Volume 24, Number 11—November 2018
Congenital Zika Virus Infection with Normal Neurodevelopmental Outcome, Brazil
Highlight and copy the desired format.
|EID||Lemos de Carvalho A, Brites C, Taguchi T, Pinho S, Campos G, Lucena R. Congenital Zika Virus Infection with Normal Neurodevelopmental Outcome, Brazil. Emerg Infect Dis. 2018;24(11):2128-2130. https://dx.doi.org/10.3201/eid2411.180883|
|AMA||Lemos de Carvalho A, Brites C, Taguchi T, et al. Congenital Zika Virus Infection with Normal Neurodevelopmental Outcome, Brazil. Emerging Infectious Diseases. 2018;24(11):2128-2130. doi:10.3201/eid2411.180883.|
|APA||Lemos de Carvalho, A., Brites, C., Taguchi, T., Pinho, S., Campos, G., & Lucena, R. (2018). Congenital Zika Virus Infection with Normal Neurodevelopmental Outcome, Brazil. Emerging Infectious Diseases, 24(11), 2128-2130. https://dx.doi.org/10.3201/eid2411.180883.|
We describe a case of a 20-month-old girl with probable congenital Zika virus infection and normal neurodevelopment, despite microcephaly and abnormal neuroimaging. This case raises questions about early prognostic markers and draws attention to the need for investigation in suspected Zika cases, even if the child’s early neurodevelopment is normal.
Zika virus is a mosquitoborne RNA virus (genus Flavivirus, family Flaviviridae) that was first isolated in 1947 from monkeys in the Zika Forest in Uganda (1). In November 2015, there was an outbreak of congenital microcephaly in the northeast states of Brazil (2). Further confirmation of this syndrome’s relationship with Zika virus infection during pregnancy was then possible (3). Congenital Zika syndrome has been recognized as a new clinical entity (4,5). Most published case series focus on the picture of severely affected infants (6,7). We describe a case of a child with probable congenital Zika virus infection whose neurodevelopment was normal, despite microcephaly and abnormal neuroimaging. The mother provided written informed consent for this report.
The patient, a girl, was born at 36 weeks’, 4 days’ gestation; Apgar scores were 8 at first minute and 9 at fifth minute. There was no family history of microcephaly, and the parents were phenotypically normal. The pregnancy occurred during Brazil’s Zika virus epidemic and the mother lived in Bahia, the state where the virus was first detected and one of the most affected areas. She was 27 years of age, in her third pregnancy, and had a history of rash at 12 weeks’ gestation, followed by fever, headache, arthralgia, and conjunctivitis. She recovered after 1 week, without a specific diagnosis. At 24 weeks’ gestation, a routine ultrasound exam detected microcephaly in the fetus. Testing for HIV, human T-lymphotropic virus, cytomegalovirus, toxoplasmosis, rubella, syphilis, and hepatitis B and C in the mother yielded negative results. She had no further complications except for high blood pressure detected 3 days before delivery, the discovery of which led to an elective cesarean section.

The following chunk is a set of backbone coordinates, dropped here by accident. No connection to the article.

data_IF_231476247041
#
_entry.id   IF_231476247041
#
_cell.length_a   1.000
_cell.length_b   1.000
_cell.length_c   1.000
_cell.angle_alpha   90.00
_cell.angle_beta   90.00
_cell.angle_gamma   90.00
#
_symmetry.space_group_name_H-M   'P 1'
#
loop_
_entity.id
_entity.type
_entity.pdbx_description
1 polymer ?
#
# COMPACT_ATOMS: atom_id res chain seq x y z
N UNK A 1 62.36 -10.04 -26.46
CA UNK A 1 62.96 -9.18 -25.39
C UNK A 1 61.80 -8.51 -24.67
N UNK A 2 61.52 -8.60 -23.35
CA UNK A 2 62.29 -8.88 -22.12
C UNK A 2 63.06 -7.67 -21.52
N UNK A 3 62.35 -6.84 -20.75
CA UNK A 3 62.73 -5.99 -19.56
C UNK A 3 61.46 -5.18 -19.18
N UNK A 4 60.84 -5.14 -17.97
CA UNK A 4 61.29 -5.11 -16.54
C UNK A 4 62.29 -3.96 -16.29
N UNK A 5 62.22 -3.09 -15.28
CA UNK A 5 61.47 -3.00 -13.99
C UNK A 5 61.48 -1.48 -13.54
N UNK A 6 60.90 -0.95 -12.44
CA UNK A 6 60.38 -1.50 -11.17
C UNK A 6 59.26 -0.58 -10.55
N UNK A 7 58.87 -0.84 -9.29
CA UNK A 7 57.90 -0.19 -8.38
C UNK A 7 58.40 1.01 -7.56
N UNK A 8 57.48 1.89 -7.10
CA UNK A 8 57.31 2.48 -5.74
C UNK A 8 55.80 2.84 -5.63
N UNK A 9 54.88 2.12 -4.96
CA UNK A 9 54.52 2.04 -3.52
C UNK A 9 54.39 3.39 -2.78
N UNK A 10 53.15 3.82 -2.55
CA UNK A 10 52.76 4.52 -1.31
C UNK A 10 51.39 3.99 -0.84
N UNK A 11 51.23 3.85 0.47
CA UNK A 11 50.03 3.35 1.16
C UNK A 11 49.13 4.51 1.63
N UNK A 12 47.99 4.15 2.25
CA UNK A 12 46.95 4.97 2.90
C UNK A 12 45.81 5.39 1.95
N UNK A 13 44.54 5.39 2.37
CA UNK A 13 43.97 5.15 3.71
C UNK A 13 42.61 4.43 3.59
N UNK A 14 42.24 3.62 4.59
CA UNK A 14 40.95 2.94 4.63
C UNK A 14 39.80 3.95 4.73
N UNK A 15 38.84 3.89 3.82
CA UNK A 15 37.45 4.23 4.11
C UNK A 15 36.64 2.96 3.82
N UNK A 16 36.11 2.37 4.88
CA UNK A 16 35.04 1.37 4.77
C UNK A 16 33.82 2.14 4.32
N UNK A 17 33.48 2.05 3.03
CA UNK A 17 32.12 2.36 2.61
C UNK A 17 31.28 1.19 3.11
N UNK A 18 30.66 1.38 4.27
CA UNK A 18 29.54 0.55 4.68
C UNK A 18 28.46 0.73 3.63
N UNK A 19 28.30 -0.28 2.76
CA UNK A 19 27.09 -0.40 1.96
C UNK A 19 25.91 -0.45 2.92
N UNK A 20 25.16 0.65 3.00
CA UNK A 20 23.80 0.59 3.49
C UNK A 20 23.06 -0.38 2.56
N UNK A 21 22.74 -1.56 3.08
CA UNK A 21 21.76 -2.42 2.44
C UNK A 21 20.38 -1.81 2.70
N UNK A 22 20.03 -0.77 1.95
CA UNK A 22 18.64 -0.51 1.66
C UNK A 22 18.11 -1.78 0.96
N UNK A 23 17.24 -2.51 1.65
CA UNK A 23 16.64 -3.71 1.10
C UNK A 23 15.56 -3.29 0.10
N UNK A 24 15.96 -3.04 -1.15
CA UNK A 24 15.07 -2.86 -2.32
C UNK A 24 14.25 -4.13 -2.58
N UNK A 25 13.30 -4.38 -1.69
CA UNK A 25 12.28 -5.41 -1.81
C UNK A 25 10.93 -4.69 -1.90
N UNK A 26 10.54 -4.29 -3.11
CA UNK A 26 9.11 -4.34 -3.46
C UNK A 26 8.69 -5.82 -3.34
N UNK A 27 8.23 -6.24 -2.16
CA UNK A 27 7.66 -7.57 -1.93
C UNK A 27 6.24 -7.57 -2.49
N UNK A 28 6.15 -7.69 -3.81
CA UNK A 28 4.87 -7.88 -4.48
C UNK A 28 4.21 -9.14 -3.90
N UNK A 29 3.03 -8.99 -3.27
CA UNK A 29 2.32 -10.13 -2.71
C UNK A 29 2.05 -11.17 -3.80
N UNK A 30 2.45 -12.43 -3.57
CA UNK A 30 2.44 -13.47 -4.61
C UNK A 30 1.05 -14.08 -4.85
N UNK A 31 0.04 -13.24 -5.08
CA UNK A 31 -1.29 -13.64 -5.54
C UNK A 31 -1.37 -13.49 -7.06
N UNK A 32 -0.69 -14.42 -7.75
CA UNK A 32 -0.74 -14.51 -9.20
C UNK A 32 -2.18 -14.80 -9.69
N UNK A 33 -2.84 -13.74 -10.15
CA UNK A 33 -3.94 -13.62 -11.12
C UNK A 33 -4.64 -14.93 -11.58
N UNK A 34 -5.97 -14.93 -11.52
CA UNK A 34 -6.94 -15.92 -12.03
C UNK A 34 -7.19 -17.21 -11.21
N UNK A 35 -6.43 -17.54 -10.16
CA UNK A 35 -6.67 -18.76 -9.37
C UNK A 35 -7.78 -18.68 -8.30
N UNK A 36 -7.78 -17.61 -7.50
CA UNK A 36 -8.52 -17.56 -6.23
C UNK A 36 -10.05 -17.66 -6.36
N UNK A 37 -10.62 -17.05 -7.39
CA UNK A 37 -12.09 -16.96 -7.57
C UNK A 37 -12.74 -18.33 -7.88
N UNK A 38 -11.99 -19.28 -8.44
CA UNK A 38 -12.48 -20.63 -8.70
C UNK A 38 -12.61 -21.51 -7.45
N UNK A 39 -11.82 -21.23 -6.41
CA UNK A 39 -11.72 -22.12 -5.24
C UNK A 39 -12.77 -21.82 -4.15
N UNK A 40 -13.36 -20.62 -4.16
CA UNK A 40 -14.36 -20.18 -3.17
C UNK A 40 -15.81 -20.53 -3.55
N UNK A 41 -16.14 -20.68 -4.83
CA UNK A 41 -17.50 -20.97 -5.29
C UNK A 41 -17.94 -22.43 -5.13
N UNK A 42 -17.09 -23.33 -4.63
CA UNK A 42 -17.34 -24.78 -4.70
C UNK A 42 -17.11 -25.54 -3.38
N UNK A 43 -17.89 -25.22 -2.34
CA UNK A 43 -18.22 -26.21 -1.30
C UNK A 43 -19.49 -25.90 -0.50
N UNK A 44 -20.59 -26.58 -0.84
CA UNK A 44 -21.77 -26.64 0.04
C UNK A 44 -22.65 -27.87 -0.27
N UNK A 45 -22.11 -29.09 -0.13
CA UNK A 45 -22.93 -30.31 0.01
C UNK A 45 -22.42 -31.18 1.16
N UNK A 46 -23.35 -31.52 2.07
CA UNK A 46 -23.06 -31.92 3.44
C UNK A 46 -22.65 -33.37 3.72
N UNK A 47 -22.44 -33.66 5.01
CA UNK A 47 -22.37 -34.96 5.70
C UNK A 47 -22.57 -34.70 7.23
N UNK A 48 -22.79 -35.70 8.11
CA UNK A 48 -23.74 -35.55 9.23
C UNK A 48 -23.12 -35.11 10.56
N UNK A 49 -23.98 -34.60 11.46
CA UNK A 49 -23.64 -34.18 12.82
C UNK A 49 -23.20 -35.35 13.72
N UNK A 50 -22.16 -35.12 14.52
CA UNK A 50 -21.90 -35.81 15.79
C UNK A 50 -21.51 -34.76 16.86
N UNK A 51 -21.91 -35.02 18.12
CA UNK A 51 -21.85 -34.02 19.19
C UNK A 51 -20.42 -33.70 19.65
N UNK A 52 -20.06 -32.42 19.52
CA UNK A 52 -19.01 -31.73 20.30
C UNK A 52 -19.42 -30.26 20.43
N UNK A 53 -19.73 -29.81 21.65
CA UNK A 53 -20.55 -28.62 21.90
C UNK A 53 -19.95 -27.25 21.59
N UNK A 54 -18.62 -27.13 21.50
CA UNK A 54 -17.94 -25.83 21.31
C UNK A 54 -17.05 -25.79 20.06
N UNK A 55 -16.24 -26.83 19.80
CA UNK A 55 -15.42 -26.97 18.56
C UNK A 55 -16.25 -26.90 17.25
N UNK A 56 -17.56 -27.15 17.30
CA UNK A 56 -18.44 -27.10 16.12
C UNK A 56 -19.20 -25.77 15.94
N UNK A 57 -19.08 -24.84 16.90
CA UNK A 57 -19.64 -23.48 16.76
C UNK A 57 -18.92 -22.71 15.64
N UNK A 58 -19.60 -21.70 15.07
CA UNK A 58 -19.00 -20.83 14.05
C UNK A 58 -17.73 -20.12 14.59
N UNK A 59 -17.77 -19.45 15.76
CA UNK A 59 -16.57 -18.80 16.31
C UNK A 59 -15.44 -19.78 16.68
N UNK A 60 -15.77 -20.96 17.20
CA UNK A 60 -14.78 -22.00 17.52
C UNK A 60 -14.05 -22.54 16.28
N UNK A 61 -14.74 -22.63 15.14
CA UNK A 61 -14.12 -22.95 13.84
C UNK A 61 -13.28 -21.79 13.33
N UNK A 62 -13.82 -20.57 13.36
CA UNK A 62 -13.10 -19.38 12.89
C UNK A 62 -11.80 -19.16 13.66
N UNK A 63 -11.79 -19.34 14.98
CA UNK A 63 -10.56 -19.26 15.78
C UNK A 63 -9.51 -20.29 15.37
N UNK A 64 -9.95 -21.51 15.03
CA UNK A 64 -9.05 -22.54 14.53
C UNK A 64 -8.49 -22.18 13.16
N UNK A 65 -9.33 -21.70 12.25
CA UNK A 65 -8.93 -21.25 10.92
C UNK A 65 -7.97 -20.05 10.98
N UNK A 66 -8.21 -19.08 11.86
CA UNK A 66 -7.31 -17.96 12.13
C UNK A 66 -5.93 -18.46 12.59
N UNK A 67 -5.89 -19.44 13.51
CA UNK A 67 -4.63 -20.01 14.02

At birth, the infant’s weight was 2,496 g (−0.6 SD), length was 45 cm (−1.1 SD), and head circumference was 29.5 cm (−2.4 SD) (8). She had no neonatal complications and was breast-fed without difficulty. Test results were negative for chikungunya, dengue, rubella, toxoplasmosis, cytomegalovirus, parvovirus B19, and herpes virus I and II. However, serum testing (EuroImmun, Lubeck, Germany) showed positive results for Zika virus IgM. Results of biochemical analysis of cerebrospinal fluid, abdominal ultrasound, and neonatal metabolic screening were all normal, as were ophthalmologic and auditory evaluations. Transfontanellar ultrasound showed focal calcification in basal ganglia that was more pronounced in the right hemisphere. Results of cerebral computed tomography conducted during the neonatal period showed mild craniofacial disproportion, slightly decreased brain volume, and small calcifications in the right nucleocapsular area and around the left thalamus.
In January 2016, at 6 months of age, the patient entered a neurorehabilitation program, during which she reached normal achievement of developmental milestones. Further investigation included a videoelectroencephalogram and auditory and visual evoked potentials; results were all normal. We diagnosed probable congenital Zika virus infection, considering the gestational history, congenital microcephaly, positive serologic test results, and neuroradiological findings, which were mild but consistent with Zika virus infection. A follow-up cerebral scan performed at 7 months of age showed mild calcifications at the right lenticular nucleus and posterior arm of the left internal capsule (Figure).
The patient started to walk independently at 13 months of age, and her gait pattern did not show any abnormality. We performed a follow-up assessment at 20 months of age. Neurologic examination was normal, except for microcephaly (head circumference 42.5 cm, −3 SD) (9). Weight was within reference range (8.7 kg, between −1 and −2 SD), but length was below reference values (74 cm, between −2 and −3 SD). The child was otherwise healthy. We performed developmental evaluation using Bayley-III Scales of Infant Development (10). All composite scores were within average classification (Technical Appendix).